A New Coat Prep and plan with painting tips from the pros for the freshest, most long-lasting paint job Painting the inside or outside of your house with a fresh new color is a great way to put your personal stamp on your home. While it may look as simple as dipping a brush in paint and going to work, painting is like many other jobs, requiring preparation and a plan in order to get the best results. “People underestimate the painting process,” said Joe Helm, general manager and co-owner of Helm Paint and Decorating (helmpaint.com). “It’s one of the easiest home projects to do, but there are steps you have to take for it to work out.” Helm said a common mistake New Orleanian homeowners make is painting over oilbased paint that has been in place for decades with a latex paint. As a result, the new coat of paint will not stick; rather, it will peel easily and make a mess. On a more general level, many homeowners fail to research what kind of paint should go on a specific surface. There are a few things you can do to make sure your paint will be long-lasting. Most importantly, the paint needs something to hold on to. You can physically abrade the surface by sanding it, which helps the paint grip to the wall. You can also use a coat of primer paint. Selecting the right primer paint depends on the job. It’s a good idea to research whether solvent-based primer paint or water-based primer paint would work best. Helm said another common error is people select a color they think will look good in their house, but don’t try out samples first. This can end up being a $120 to $150 mistake if a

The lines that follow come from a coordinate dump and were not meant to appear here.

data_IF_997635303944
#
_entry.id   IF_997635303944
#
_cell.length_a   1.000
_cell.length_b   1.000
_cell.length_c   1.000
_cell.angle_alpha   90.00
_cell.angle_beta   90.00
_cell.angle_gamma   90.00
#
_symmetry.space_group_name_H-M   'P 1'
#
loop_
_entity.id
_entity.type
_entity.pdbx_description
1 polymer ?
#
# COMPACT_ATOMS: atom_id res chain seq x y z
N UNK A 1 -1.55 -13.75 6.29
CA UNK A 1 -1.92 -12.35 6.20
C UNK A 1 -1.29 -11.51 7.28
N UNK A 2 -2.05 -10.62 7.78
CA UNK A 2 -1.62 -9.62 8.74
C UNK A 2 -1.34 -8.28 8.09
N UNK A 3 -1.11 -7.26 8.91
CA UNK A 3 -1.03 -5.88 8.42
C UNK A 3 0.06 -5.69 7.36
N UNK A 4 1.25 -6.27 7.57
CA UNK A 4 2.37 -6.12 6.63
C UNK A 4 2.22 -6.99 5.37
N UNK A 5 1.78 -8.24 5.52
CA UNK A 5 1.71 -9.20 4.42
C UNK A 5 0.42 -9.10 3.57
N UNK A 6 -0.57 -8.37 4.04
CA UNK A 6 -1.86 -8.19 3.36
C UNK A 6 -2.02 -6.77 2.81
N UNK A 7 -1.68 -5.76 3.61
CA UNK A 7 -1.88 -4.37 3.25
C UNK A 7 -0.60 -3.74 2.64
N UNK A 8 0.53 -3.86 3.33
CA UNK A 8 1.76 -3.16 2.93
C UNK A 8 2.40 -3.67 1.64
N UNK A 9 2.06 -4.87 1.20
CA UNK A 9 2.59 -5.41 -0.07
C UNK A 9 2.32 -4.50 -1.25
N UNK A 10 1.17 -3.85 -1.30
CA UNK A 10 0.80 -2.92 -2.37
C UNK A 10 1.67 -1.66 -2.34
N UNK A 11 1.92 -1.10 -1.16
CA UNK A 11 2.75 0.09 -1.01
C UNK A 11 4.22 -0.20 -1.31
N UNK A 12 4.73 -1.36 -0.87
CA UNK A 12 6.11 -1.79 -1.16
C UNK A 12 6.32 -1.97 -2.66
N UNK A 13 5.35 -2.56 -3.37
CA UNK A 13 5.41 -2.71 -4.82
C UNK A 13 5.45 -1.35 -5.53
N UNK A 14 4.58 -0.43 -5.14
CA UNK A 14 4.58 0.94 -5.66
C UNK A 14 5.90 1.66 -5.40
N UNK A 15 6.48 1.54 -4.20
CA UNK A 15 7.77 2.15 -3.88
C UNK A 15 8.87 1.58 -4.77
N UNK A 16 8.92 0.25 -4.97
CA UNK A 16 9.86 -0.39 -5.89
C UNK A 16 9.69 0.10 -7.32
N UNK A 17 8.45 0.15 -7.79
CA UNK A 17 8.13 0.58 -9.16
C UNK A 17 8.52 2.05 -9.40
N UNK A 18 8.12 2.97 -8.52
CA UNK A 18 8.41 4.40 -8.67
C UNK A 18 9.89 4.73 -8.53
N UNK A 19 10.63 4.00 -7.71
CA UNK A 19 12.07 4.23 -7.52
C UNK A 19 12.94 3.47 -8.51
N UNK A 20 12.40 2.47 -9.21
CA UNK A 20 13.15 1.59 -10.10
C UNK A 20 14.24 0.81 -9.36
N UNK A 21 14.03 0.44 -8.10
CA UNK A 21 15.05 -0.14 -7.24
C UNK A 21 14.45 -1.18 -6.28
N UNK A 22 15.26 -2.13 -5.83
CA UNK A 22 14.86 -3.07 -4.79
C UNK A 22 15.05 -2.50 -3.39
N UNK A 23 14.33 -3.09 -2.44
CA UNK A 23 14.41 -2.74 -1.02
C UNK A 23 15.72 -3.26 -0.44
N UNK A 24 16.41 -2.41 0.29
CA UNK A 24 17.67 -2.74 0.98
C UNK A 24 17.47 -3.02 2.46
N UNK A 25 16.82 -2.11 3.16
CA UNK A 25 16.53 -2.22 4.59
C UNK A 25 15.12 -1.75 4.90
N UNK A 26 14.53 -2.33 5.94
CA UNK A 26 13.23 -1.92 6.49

person buys a couple of cans of paint in one color and then decides they don’t like it. It’s wise to spend a few dollars on samples to be sure and then do the painting. Another element Helm says aspiring painters should consider is lighting. Is there a lot of natural light in the room? Do incandescent bulbs provide the right kind of light? These are just some of the factors that can change how the color of paint can appear in a room. “You need to get your color in your home in your light in order to make a good judgment,” said Helm. On interior walls, Helm says it is not a good idea to use paints with flat finishes. as they’re not very durable. When people inevitably put hands or fingers on the wall, the paint will hold on to the oils and dirt and the wall will look grimy. It is better to use paints that are washable or wipeable, like those with an eggshell finish. “Eggshell finishes are much more functional in everyday life,” said Helm. Selecting a brush can also be an important step. The Ask Sherwin Williams website (sherwin-williams.com) says natural-bristle brushes are best for applying oilbased paints, varnishes, shellac, and polyurethane. Because the tips of these brushes are prone to splitting, it holds more paint and creates a smoother paint release and finish. Blended nylon/polyester brushes are easy to clean and work well with all kinds of latex paints. These brushes are also durable and able to handle multiple projects. They can last for years if cared for properly. Polyester brushes are also good for latex paints. They hold shape and stiffness in any paint and apply paint smoothly and evenly. Like many things in life, doing your homework before you paint will go a long way towards finishing a successful project. It’s also important to know your limitations and not be afraid to admit you don’t know something. “When in doubt, ask,” said Helm. – By Fritz Esker
Geometry 101 Geometric patterns meet neutrals with a pop of color By Mirella Cameron
Twelve-light Eos chandelier featuring brushed brass and smoked glass rods in a Sputnik burst design. Eclectic Home, eclectichome.net
White prism bar with detailed doors framed with pewter finished sides and base featuring a silvered interior with mirror shelf and two drawers. Eclectic Home, eclectichome.net
Framed black and white giclee. Abode, shopatabode.com
Teal upholstered sofa with side panels and light coral upholstered modern chairs with button tufted seat cushion. Eclectic Home, eclectichome.net Diamond rug. Abode, shopatabode.com
$5 to $15